OK, so here’s a quick follow-up on yesterday’s post about Blackboard’s complex rebranding of itself as an open source visionary. Phil Hill thinks this isn’t the key point, and I feel that he’s right.
As I mentioned yesterday, Ray Henderson has issued a significant challenge to higher education, in the form of an offer “to solve the hardest problems in education, comprehensively.”
Educators are really familiar with being the experience of being told that we have a problem that someone is either keen to point out, or worse, keen to fix. This is the daily grind of personal performance evaluation; something we loosely call “feedback” is the grist that we take to the mill of change every single day.
The Blackboard vision of the “end to end” management of the “educational experience” that should “build on everyone’s best” is shown here in their key promotional video. If you’re wondering what all these changes mean, this is three minutes of your life worth giving up to watch it again. It’s a vision of college life that won’t ring true for everyone, but it shows how broad the expectation is that students in the near future (these are not students with pointy ears or flying skateboards) will have all of their financial, communication and learning needs seamlessly supplied through one integrated suite of college-life tools.
Meanwhile, on the other end of the wire, institutions and their employees will glide through a world of handsomely visualised data all effortlessly transmitted from wherever it is anything is hosted.
Everything will just get much easier for everyone, in this world in which all of higher education’s hardest problems are solved.
Except that on this basis, it looks as though higher education’s hardest problems relate to how students find their way around campus, pay fees on time, shop at campus services, and can more easily buy tickets to the game, all while remembering to do their homework. Faculty are now sitting in much more comfortable chairs because they’re working wirelessly everywhere, merrily keeping tabs on everyone’s personal educational growth, while lecture halls are packed with animated and highly engaged students with the world’s premier educational content at their fingertips.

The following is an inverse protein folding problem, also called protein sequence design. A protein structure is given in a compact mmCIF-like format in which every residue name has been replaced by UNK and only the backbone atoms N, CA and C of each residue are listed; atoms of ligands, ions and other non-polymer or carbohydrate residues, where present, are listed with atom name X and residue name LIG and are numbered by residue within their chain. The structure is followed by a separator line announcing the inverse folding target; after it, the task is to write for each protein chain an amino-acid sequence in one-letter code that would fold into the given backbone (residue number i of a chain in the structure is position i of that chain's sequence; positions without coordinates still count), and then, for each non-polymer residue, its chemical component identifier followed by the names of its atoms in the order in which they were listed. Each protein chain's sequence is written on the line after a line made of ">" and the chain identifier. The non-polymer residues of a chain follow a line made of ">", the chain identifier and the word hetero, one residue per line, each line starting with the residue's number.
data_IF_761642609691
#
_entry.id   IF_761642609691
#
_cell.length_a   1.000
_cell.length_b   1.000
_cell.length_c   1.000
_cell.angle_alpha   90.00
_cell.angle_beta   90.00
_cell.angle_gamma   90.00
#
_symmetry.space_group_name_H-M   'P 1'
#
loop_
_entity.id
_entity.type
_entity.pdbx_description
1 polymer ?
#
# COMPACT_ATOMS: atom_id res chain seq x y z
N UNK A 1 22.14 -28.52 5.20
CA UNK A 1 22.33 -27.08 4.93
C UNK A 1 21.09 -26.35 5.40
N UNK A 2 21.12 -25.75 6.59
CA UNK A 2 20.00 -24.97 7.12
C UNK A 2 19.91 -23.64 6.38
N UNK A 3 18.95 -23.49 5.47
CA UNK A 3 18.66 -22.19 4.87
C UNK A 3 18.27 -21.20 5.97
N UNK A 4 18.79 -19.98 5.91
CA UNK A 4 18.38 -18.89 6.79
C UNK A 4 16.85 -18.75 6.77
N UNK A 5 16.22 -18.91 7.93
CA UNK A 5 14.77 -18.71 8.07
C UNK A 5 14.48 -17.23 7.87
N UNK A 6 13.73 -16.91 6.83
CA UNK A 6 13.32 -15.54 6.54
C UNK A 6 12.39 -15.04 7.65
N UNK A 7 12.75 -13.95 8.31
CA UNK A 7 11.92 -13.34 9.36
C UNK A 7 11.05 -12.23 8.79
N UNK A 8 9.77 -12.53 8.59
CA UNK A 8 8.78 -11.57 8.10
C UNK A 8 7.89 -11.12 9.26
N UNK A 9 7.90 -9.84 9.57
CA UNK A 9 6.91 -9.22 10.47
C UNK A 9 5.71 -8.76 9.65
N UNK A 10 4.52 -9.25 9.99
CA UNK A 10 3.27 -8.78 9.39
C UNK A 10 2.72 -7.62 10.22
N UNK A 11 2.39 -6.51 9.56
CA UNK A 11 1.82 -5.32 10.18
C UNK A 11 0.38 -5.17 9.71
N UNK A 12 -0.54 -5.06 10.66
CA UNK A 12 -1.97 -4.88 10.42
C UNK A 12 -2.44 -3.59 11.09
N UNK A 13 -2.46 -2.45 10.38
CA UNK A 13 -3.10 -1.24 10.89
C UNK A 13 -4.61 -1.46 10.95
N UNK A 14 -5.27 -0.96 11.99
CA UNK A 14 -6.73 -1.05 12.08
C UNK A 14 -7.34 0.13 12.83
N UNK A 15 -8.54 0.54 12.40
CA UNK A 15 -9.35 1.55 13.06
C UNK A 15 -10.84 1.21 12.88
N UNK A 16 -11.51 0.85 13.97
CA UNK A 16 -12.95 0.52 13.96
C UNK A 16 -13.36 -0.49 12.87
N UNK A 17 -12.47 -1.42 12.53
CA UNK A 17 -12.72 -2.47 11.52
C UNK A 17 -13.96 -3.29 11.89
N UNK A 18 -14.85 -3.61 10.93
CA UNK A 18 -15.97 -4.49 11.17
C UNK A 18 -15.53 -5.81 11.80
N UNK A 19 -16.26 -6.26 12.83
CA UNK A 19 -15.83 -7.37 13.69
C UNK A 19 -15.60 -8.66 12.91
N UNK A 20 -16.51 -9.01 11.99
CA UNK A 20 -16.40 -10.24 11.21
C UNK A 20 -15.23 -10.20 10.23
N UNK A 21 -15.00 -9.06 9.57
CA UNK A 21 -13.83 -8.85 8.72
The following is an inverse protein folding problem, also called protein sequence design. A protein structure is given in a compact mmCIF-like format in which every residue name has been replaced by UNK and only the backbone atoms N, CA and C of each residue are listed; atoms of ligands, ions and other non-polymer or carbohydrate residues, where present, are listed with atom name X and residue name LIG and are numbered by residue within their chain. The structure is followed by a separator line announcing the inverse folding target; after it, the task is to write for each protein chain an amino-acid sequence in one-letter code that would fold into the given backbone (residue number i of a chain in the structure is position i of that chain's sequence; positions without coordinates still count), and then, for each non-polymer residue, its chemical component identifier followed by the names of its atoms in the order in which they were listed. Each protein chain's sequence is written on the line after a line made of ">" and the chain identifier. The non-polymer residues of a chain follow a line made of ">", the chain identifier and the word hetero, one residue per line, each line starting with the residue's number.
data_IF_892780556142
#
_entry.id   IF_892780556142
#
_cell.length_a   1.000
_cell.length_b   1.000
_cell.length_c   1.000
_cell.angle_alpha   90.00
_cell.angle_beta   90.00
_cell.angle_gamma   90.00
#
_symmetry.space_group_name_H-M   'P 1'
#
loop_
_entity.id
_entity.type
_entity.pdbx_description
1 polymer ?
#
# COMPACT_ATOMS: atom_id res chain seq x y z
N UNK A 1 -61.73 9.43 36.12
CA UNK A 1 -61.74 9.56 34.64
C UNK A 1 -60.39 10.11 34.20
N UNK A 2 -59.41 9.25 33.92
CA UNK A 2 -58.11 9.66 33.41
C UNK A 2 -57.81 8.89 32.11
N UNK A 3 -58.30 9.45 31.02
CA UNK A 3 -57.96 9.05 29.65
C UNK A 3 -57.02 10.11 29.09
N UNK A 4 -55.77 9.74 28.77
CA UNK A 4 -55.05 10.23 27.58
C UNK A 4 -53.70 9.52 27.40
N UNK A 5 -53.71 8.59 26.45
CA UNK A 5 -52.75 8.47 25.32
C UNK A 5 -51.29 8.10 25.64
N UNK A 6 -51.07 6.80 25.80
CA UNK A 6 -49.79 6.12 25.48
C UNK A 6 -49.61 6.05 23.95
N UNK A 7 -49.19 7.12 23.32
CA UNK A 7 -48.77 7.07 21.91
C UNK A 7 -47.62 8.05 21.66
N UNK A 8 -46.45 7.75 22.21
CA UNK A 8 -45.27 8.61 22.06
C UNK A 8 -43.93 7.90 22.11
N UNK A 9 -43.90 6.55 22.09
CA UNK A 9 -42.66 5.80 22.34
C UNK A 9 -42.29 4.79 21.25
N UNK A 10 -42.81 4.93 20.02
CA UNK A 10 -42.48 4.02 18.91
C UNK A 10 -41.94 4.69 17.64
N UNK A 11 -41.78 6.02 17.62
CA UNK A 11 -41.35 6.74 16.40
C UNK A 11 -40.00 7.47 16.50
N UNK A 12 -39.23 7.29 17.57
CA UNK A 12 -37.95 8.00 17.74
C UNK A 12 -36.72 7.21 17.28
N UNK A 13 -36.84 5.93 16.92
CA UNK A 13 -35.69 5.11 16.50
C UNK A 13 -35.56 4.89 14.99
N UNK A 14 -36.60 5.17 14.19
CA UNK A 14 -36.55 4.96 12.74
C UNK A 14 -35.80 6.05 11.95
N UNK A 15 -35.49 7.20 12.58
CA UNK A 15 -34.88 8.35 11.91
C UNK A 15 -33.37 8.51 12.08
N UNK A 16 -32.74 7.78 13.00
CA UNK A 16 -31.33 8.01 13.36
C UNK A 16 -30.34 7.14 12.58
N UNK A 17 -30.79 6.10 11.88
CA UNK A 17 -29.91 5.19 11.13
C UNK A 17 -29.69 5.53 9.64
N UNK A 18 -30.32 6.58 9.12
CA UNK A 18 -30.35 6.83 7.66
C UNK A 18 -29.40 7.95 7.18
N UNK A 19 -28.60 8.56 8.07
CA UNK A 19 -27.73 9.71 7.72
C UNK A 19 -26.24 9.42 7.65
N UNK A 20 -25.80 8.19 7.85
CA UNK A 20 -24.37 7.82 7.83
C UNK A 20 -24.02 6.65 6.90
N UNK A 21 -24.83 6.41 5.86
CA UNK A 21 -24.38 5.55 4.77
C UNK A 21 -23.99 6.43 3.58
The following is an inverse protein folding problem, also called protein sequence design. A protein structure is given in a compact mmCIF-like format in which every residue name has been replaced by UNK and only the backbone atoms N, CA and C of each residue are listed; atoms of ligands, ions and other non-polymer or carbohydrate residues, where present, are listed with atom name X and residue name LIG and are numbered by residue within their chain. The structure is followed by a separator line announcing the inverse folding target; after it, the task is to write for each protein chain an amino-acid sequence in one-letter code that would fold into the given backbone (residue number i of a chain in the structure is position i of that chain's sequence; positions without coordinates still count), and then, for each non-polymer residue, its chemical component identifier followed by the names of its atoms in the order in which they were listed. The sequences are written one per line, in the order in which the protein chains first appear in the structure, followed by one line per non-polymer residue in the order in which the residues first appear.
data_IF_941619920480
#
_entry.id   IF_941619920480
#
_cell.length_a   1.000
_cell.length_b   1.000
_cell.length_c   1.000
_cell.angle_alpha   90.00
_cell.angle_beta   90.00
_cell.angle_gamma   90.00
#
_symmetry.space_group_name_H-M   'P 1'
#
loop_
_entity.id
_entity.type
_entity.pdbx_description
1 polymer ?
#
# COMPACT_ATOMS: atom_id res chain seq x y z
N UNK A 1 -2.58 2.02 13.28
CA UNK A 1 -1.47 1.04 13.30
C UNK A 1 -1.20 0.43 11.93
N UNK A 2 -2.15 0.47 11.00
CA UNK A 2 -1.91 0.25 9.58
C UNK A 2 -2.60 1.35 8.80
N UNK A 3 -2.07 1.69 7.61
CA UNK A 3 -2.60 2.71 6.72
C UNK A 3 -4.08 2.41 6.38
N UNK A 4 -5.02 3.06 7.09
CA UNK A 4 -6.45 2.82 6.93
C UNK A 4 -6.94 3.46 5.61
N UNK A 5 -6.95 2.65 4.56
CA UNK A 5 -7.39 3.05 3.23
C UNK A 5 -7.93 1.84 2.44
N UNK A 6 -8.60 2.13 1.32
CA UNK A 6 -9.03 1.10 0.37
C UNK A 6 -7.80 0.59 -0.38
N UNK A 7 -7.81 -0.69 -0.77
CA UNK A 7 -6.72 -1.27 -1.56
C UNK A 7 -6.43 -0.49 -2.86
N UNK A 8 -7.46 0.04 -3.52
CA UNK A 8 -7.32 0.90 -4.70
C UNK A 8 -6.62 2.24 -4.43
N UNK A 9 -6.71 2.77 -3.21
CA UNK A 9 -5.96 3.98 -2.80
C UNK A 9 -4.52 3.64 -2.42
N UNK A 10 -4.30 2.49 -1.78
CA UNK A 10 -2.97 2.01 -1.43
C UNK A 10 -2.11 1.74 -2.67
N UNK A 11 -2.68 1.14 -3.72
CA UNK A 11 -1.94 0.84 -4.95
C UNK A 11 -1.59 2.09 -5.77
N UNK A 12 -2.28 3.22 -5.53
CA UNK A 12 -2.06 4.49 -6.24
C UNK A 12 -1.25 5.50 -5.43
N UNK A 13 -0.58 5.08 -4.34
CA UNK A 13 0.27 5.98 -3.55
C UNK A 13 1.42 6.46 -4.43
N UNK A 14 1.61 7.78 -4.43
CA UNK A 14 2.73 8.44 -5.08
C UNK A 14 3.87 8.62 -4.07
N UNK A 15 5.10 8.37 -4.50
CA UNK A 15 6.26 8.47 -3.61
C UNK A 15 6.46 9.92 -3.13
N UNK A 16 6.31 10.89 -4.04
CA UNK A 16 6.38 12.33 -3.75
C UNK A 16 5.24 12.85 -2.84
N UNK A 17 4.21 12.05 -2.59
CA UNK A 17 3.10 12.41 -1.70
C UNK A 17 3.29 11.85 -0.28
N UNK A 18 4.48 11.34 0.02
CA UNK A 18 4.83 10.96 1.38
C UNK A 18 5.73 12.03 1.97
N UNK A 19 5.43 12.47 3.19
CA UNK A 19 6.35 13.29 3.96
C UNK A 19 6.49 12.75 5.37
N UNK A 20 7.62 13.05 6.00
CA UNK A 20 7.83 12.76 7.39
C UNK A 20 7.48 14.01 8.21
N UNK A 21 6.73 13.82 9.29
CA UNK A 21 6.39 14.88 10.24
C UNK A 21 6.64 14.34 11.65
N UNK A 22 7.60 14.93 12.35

So, OK, I think educators who are invested in this potentially significant culture shift need to be leading a different conversation, about higher education’s harder problems. Here are four that pop out for this ordinary educator.
1. Adjunctification (or casualisation, depending on where you sit globally): where are we at with this? What’s the business services IT wraparound that will make this standout feature of global higher education less corrosive for individuals, and while we’re at it, less compromising for the integrity of higher education marketing? Do we even have a plan for ensuring that as learning becomes more complex and diffuses across more opportunities and locations, the majority of actual teaching which is currently resting with the precariously employed doesn’t become an ever more onerous personal IT cost that they bear?
2. The higher education toxic debt swamp: why exactly should students take on the personal cost of a college education, and what happens when they can’t pay it back?
3. What are we really doing in terms of social justice and global regional equity, in terms of widening participation while maintaining the meaningful status of a completed higher education program as a significant professional achievement?
4. Open needs also to be local, so how are we ensuring that the world’s educational content isn’t supplied by a small number of big institutions, most of them located in the metropolitan centres of the northern hemisphere, so that all educational institutions remain effectively engaged in conversation about what matters to their regional communities?
These are hard, interesting problems. Higher education institutions, in mostly effective partnership with our students, think about these problems every day. If the mission of our former LMS providers really is to help us solve them, then we need to be a whole lot clearer in explaining our priorities.
Hint: for most of us, it’s not about the ball game.